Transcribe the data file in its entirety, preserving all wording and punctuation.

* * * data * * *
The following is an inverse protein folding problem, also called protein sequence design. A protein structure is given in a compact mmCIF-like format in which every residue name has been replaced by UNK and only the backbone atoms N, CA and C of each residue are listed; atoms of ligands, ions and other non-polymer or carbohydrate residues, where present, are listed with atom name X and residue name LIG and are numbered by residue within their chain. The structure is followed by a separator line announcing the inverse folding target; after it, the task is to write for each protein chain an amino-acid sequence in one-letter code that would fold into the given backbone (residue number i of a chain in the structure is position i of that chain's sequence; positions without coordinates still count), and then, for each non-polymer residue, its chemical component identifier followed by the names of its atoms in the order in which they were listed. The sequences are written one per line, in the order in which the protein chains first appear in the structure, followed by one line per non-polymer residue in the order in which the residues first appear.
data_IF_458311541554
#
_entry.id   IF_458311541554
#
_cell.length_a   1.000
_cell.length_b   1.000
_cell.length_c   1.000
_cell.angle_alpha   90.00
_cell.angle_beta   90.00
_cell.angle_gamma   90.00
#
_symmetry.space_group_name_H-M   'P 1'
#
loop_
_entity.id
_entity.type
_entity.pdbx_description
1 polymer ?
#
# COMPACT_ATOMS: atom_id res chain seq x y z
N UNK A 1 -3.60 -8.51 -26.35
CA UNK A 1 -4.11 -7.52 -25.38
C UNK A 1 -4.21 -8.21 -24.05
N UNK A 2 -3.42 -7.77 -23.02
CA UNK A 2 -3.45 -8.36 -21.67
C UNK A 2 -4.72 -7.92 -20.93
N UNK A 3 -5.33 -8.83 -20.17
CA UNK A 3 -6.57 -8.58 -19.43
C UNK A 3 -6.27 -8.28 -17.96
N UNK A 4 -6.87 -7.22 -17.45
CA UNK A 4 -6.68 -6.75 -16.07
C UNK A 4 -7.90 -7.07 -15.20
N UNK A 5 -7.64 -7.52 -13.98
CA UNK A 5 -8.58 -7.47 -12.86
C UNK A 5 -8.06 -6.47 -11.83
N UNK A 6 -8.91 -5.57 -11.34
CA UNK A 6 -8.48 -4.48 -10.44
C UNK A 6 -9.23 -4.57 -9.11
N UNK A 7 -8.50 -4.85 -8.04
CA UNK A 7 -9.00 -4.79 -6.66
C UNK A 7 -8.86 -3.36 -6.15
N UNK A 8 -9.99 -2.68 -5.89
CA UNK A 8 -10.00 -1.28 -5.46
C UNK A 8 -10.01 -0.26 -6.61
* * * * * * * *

The following is an inverse protein folding problem, also called protein sequence design. A protein structure is given in a compact mmCIF-like format in which every residue name has been replaced by UNK and only the backbone atoms N, CA and C of each residue are listed; atoms of ligands, ions and other non-polymer or carbohydrate residues, where present, are listed with atom name X and residue name LIG and are numbered by residue within their chain. The structure is followed by a separator line announcing the inverse folding target; after it, the task is to write for each protein chain an amino-acid sequence in one-letter code that would fold into the given backbone (residue number i of a chain in the structure is position i of that chain's sequence; positions without coordinates still count), and then, for each non-polymer residue, its chemical component identifier followed by the names of its atoms in the order in which they were listed. The sequences are written one per line, in the order in which the protein chains first appear in the structure, followed by one line per non-polymer residue in the order in which the residues first appear.
data_IF_458311541554
#
_entry.id   IF_458311541554
#
_cell.length_a   1.000
_cell.length_b   1.000
_cell.length_c   1.000
_cell.angle_alpha   90.00
_cell.angle_beta   90.00
_cell.angle_gamma   90.00
#
_symmetry.space_group_name_H-M   'P 1'
#
loop_
_entity.id
_entity.type
_entity.pdbx_description
1 polymer ?
#
# COMPACT_ATOMS: atom_id res chain seq x y z
N UNK A 1 -3.60 -8.51 -26.35
CA UNK A 1 -4.11 -7.52 -25.38
C UNK A 1 -4.21 -8.21 -24.05
N UNK A 2 -3.42 -7.77 -23.02
CA UNK A 2 -3.45 -8.36 -21.67
C UNK A 2 -4.72 -7.92 -20.93
N UNK A 3 -5.33 -8.83 -20.17
CA UNK A 3 -6.57 -8.58 -19.43
C UNK A 3 -6.27 -8.28 -17.96
N UNK A 4 -6.87 -7.22 -17.45
CA UNK A 4 -6.68 -6.75 -16.07
C UNK A 4 -7.90 -7.07 -15.20
N UNK A 5 -7.64 -7.52 -13.98
CA UNK A 5 -8.58 -7.47 -12.86
C UNK A 5 -8.06 -6.47 -11.83
N UNK A 6 -8.91 -5.57 -11.34
CA UNK A 6 -8.48 -4.48 -10.44
C UNK A 6 -9.23 -4.57 -9.11
N UNK A 7 -8.50 -4.85 -8.04
CA UNK A 7 -9.00 -4.79 -6.66
C UNK A 7 -8.86 -3.36 -6.15
N UNK A 8 -9.99 -2.68 -5.89
CA UNK A 8 -10.00 -1.28 -5.46
C UNK A 8 -10.01 -0.26 -6.61